Government agencies led by the Department of Information and Communications Technology (DICT) and the Anti-Red Tape Authority (ARTA) formally launched on Thursday, Jan. 28, the first phase of the Central Business Portal.
The project proponents said the CBP is being developed and deployed in phases, with the initial phase centered on an online, unified business application process. Upon completion, the CBP will be a one-stop-shop for all business-related transactions such as securing business permits, licenses, and clearances.
The creation of the CBP is mandated by Republic Act (R.A.) No. 11032, or the Ease of Doing Business and Efficient Government Services Delivery Act of 2018. The law aims to eliminate red tape, graft and corruption, promote transparency, and sustain ease-of-doing business.
“We can expect a simpler business registration process for our fellow Filipinos; ensure the people’s safety from virus transmission as physical contact is lessened; and most importantly, diminish, if not totally eradicate, bureaucratic red tape in government offices,” said DICT secretary Gregorio B. Honasan II.
The CBP features a unified application form and user dashboard which enables businesses to register with the Securities and Exchange Commission (SEC) and the Bureau of Internal Revenue (BIR) online.
The portal also offers the BIR ePayment system for registration fees and the registration of employer numbers for the social security agencies: SSS (Social Security System), PhilHealth, and Pag-IBIG.
Moreover, the CBP processes applications for secondary licenses under the Food and Drug Administration (FDA)’s license to operate for pharmaceutical companies. The portal also links to select local government units’ (LGUs) online business permitting systems, including Quezon City and Parañaque City.
Currently, the portal allows the registration of one-person corporations, corporations with two to four incorporators, and regular corporations whose incorporators are juridical entities and/or the capital structure is not covered by the 25%-25% rule.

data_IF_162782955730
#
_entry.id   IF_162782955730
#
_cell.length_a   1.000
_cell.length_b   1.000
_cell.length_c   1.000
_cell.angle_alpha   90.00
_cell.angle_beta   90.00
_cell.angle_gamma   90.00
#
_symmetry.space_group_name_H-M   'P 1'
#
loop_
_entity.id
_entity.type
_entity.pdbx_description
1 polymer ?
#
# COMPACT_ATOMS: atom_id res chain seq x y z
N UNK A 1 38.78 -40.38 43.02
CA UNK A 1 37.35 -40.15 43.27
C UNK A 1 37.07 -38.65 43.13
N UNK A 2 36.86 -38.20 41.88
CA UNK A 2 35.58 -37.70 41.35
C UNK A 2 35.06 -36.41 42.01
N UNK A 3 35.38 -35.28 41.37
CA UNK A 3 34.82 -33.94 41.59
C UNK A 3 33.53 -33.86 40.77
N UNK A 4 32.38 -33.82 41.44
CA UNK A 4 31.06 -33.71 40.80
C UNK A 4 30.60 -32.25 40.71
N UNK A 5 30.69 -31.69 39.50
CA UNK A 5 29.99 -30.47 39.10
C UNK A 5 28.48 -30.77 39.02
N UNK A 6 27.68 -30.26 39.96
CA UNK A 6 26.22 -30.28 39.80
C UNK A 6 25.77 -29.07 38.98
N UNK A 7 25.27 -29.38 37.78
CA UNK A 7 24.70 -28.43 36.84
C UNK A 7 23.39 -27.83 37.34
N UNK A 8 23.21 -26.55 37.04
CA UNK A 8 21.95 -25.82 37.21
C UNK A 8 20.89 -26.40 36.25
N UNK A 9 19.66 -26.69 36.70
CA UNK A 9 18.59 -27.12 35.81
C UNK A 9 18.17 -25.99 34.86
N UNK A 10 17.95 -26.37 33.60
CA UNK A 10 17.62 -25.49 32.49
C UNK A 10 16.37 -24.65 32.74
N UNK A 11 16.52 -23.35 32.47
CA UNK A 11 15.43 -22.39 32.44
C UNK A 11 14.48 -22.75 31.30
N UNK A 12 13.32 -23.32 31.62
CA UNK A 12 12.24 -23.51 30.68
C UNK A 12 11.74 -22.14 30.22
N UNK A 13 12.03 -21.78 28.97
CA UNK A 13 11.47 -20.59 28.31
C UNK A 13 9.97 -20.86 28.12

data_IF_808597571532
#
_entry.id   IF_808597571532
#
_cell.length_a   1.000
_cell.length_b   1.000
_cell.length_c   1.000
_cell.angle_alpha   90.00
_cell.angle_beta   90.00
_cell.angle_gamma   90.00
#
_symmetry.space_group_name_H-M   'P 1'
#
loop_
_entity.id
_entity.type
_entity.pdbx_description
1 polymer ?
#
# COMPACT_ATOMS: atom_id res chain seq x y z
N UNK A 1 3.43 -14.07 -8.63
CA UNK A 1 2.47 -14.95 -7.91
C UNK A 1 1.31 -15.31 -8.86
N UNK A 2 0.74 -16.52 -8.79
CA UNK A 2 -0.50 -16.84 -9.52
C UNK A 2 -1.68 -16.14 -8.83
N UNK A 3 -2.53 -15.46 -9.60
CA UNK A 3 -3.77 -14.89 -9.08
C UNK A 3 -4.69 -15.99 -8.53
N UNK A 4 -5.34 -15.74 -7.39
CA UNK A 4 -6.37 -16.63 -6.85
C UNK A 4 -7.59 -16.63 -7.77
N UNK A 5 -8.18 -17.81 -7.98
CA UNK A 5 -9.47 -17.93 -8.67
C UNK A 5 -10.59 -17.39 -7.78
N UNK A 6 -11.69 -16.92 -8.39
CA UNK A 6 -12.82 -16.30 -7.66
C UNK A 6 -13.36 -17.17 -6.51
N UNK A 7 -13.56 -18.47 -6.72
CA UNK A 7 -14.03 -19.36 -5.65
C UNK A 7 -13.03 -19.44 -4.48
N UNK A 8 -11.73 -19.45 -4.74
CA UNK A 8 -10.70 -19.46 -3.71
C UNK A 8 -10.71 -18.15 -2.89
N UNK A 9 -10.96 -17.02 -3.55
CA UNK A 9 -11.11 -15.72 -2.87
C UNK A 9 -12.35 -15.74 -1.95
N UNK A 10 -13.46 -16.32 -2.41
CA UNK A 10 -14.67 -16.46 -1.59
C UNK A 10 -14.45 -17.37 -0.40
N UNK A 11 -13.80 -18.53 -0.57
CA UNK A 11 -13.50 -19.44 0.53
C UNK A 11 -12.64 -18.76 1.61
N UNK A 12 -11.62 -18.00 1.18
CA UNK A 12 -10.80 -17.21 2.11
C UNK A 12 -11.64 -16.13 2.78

To govern the use and implementation of the CBP, a Joint Memorandum Circular (JMC) was also digitally signed by the partner agencies through the DICT’s Philippine National Public Key Infrastructure (PNPKI) digital certificates. The JMC outlines the roles and duties of participating agencies, the actual process and data flow, as well as security and data protection measures that will cover the use of the portal’s online payment facilities.
As the project implementation of the CBP is being done in phases, DICT undersecretary Emmanuel Rey Caintic briefly provided an overview of the CBP roadmap: “On the next phases, the team will be working on maximizing the number of beneficiaries for end-to-end online business registration for the rest of 2021,” he said.
Phase 1 is dedicated to the process for Starting a Business, Phase 2 will focus on Renewal, Amendment and Changes, and Phase 3 will cover other business-related transactions and the possible improvements to the mobility of the CBP through the development of a web or mobile application. The team also envisions a more integrated registration and payment process with partner LGUs and agencies.
ARTA director-general Jeremiah Belgica explained that the current business registration process in the Philippines takes 13 steps and 33 days to be finalized. The CBP will radically reduce the number of steps and time needed by migrating the processes online, with the objective of reducing it to a 1 step, half-day process this 2021.